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Uncommon Illness in Dogs: Asthma

By Colleen Williams and medically reviewed by Sarah Wallace DVM
published: May 2, 2018 - updated: January 18, 2023 • 2 min. read
dogs with asthma

Key Takeaways

  • Dogs with asthma can live a normal life with management and treatment.
  • Asthma triggers in dogs are air fresheners, aerosol sprays, and mold spores.
  • Symptoms of asthma in dogs are rapid breathing, wheezing, and coughing.
  • A physical exam, chest x-ray, and blood test can diagnose asthma in dogs.
  • Remove allergens from the house to improve a dog’s asthma condition.

Another human condition that is also present in dogs, asthma, is not common among canines. If your dog is diagnosed with asthma, with proper management and treatment, your dog can lead a normal life.

Smaller dogs and older dogs are more susceptible to having asthma, which is also known as allergic bronchitis.


Asthma is usually caused by allergens in the dogs’ environment. Inhaling the substance activates an asthmatic attack. The following are all potential triggers:

  • Air fresheners and perfumes
  • Cleaning chemicals and sprays
  • Cigarette, candle or fireplace smoke
  • Air pollution
  • Aerosol sprays
  • Animal dander
  • Airborne pollen
  • Mold spores
  • Cat litter particles


The signs of an asthma attack are shortness of breath which can appear like your dog is taking short, shallow breaths, rapidly along with wheezing or coughing. During severe attacks, your dog’s gums may appear blue or purple in color – this is a serious sign of oxygen deprivation and veterinary care needs to be found right away. General signs of asthma include exercise intolerance (such as not playing as much as normal, or becoming tired in the middle of a regular walk), lethargy, lack of appetite, and weight loss.

Diagnosis and Treatment

A detailed medical history will be taken by your vet, including when symptoms began and progressed. A physical examination is next, followed by chest x-rays to rule out a heart condition, pneumonia, diaphragmatic hernia, or other injury or condition. A blood test may also be performed to exclude heartworm disease.

You may be asked to keep an allergy diary, documenting your dog’s symptoms and everything they came into contact with that day. Removing all potential allergens and then gradually reintroducing them can help to determine the cause of attacks. Medications and canine inhalers can help reduce the severity of attacks as well.


Removing any potential allergens from your dog’s environment is essential to managing asthma. Your vet can recommend strategies for eliminating natural allergens like mold, pollen, and dander from your house. Regular veterinary appointments are also necessary to determine if treatment methods are successful or need to be altered.

Although some dogs, especially small dogs can develop some asthma as they age, generally allergies are more common in cats. In any pet with asthma, proper management of the illness is extremely important in order to improve your dog’s quality of life. If you or anyone you know has asthma, consider their quality of life with and without medication. Medications and inhalers coupled with regular vet appointments can reduce the frequency and severity of asthma attacks and therefore minimize fear, anxiety, stress and suffering. If your dog suffers from a severe asthma attack and their gums turn blue or they faint, seek emergency care.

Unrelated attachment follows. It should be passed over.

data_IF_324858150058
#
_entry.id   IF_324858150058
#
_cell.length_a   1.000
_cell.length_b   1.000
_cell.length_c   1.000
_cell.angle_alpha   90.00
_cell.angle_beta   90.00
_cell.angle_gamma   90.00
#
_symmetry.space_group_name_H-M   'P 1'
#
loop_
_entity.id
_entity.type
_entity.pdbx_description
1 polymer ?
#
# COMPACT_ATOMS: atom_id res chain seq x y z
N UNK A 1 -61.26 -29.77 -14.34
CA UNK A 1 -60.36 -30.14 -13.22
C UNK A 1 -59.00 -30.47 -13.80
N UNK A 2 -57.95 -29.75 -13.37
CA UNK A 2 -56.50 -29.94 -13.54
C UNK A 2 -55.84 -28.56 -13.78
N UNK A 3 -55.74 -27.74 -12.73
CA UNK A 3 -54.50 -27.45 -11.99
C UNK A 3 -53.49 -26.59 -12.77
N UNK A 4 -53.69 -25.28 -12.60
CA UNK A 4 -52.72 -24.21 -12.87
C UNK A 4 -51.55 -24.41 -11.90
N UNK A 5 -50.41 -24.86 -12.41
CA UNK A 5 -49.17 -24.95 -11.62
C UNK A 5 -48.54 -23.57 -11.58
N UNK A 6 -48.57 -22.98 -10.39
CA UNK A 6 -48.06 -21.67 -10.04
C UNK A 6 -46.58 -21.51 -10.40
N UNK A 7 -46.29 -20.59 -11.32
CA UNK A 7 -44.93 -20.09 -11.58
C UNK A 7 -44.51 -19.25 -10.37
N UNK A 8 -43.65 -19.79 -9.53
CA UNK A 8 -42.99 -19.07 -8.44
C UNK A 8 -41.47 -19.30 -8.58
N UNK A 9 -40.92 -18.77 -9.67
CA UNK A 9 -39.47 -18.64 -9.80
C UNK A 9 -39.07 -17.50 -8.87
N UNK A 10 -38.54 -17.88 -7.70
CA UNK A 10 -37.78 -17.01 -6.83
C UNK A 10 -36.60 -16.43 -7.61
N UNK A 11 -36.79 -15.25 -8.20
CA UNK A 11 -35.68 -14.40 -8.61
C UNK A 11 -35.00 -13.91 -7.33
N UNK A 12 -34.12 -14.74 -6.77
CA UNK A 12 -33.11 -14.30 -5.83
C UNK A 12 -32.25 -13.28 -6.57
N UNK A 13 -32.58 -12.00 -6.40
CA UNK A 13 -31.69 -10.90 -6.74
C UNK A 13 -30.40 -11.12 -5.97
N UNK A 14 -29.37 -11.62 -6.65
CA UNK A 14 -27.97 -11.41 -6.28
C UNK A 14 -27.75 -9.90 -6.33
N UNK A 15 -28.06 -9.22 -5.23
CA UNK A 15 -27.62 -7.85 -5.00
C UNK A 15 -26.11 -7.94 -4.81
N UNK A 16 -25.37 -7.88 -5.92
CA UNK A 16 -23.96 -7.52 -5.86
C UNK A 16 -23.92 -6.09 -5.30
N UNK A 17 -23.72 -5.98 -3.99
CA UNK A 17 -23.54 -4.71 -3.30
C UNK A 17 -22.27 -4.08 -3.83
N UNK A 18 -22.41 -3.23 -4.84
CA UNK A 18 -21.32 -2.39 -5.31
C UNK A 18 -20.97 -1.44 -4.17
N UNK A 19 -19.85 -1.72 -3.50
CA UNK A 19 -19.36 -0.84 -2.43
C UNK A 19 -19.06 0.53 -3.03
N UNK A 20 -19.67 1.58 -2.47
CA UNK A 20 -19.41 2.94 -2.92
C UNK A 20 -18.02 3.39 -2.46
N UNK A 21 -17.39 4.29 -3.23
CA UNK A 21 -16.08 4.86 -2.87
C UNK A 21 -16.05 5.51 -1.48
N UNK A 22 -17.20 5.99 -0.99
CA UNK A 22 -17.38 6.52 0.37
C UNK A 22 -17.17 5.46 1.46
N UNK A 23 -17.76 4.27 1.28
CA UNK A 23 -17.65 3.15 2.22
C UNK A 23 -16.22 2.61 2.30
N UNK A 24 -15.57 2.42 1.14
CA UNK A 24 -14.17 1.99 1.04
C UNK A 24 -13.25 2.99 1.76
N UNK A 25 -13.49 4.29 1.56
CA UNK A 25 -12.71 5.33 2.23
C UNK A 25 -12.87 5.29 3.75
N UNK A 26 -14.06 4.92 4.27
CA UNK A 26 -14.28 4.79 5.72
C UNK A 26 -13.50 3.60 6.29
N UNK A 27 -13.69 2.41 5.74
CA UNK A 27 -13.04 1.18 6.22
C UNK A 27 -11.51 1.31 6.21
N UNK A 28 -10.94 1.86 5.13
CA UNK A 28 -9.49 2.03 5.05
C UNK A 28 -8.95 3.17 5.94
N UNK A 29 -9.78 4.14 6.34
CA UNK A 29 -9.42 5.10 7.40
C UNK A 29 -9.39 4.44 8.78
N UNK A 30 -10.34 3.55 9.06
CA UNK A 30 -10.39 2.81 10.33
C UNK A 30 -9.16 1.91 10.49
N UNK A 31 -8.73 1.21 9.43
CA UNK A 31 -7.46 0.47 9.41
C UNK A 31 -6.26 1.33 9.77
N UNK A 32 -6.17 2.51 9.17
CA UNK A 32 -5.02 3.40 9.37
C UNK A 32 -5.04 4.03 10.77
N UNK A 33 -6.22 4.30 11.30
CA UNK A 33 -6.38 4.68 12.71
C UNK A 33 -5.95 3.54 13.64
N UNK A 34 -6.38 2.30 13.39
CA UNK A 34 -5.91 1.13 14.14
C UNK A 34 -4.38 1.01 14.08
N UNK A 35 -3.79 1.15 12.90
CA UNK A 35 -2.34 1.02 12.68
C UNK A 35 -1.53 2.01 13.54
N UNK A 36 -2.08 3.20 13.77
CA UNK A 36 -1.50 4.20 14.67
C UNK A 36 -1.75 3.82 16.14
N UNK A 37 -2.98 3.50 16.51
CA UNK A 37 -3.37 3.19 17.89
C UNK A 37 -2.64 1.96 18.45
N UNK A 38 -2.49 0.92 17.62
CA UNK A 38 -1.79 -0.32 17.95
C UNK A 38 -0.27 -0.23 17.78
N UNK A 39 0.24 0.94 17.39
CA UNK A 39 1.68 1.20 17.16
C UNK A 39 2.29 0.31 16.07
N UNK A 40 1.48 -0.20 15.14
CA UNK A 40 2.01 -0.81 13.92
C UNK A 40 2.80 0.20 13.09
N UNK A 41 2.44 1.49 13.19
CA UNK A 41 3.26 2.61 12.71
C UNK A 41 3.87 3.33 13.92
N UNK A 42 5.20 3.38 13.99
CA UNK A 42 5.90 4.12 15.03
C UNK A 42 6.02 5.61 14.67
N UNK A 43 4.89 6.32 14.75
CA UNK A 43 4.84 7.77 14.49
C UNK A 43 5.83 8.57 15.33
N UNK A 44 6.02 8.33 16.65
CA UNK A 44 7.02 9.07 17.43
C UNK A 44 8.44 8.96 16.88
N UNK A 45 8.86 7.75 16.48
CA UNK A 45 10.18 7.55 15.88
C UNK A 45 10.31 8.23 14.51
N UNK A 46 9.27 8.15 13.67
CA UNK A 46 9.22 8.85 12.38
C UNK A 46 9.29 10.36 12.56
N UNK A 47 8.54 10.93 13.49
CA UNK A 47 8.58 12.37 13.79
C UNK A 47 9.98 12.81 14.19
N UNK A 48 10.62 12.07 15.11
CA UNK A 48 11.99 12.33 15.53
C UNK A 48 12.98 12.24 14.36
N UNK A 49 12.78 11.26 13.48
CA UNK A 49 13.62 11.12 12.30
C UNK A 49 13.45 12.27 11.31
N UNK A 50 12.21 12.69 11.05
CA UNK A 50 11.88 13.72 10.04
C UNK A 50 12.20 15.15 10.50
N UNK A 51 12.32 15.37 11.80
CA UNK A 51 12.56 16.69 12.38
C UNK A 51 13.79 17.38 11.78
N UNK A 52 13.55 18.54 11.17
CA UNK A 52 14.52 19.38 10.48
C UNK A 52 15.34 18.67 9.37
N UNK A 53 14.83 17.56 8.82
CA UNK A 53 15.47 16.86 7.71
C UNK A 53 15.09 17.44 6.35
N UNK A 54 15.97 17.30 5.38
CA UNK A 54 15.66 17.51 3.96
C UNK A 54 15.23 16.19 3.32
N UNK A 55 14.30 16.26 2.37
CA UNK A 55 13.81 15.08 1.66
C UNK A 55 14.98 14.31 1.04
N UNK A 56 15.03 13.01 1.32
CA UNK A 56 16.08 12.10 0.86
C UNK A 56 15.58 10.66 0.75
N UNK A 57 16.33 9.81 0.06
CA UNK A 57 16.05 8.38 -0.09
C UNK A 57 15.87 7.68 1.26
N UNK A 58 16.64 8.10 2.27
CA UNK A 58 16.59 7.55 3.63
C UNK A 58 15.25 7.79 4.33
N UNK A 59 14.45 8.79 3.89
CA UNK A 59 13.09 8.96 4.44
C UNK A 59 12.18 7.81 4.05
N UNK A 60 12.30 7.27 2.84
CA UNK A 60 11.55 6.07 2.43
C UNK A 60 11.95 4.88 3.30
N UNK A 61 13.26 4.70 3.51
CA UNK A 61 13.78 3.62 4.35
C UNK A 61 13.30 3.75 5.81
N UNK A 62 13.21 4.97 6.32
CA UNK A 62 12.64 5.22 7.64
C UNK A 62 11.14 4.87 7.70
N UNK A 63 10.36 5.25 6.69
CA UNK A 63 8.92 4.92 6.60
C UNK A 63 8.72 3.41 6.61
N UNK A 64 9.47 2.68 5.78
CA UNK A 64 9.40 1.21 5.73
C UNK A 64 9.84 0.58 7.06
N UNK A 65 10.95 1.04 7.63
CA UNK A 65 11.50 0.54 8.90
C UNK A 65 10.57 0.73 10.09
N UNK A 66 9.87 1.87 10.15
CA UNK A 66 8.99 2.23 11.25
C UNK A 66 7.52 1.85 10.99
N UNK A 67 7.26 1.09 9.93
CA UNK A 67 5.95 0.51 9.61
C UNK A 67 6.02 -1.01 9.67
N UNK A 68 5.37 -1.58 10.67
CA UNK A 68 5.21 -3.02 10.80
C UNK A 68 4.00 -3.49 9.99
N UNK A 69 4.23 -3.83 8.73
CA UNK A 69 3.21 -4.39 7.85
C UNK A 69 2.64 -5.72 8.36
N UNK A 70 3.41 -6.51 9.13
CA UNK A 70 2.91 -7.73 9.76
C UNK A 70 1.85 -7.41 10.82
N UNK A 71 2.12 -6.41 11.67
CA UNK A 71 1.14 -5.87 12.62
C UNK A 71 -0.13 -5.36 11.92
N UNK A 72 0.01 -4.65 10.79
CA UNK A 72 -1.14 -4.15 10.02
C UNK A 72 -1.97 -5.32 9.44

The content is not intended to be a substitute for professional veterinarian advice, diagnosis, or treatment. Always seek the advice of your veterinarian or other qualified health provider with any questions you may have regarding a medical diagnosis, condition, or treatment options.

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colleen williams
By Colleen Williams

Over the past decade, Colleen has written about health, wellness, beauty, and even pets for The New York Times, The Cut, Refinery29, xoVain, Healthy Paws Pet Insurance, and Seattle Met Magazine, as well as many beauty brands. She has a BFA in Art History from the University of New Mexico and an AAS in Fashion Design from Parsons School of Design in New York.

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Sarah Wallace DVM profile photo
By Sarah Wallace DVM

Dr. Sarah Wallace is the vice president of telehealth at Galaxy Vets, based in Fort Collins, Colo. She is actively working to increase access to veterinary care, to develop more effective communication strategies to bridge the gap between veterinarian knowledge and pet parent understanding and build happy and sustainable veterinary teams. Dr. Wallace studied biology at Lafayette College in Pennsylvania and attended veterinary school at Western University of Health Sciences in California. After graduation, Dr. Wallace started working with Just Food for Dogs, an innovative pet food startup out of southern California advocating fresh, whole-food diets for dogs. She also completed a small animal rotating internship at San Francisco Veterinary Specialists - receiving one-on-one training with San Francisco's top veterinarians in internal medicine, neurology, dermatology, oncology and surgery. After working in clinical practice, Dr. Wallace joined the field of telehealth. Dr. Wallace writes and reviews blog content for Healthy Paws Pet Insurance. Dr. Sarah Wallace on LinkedIn Cardinal Veterinary Works Consulting

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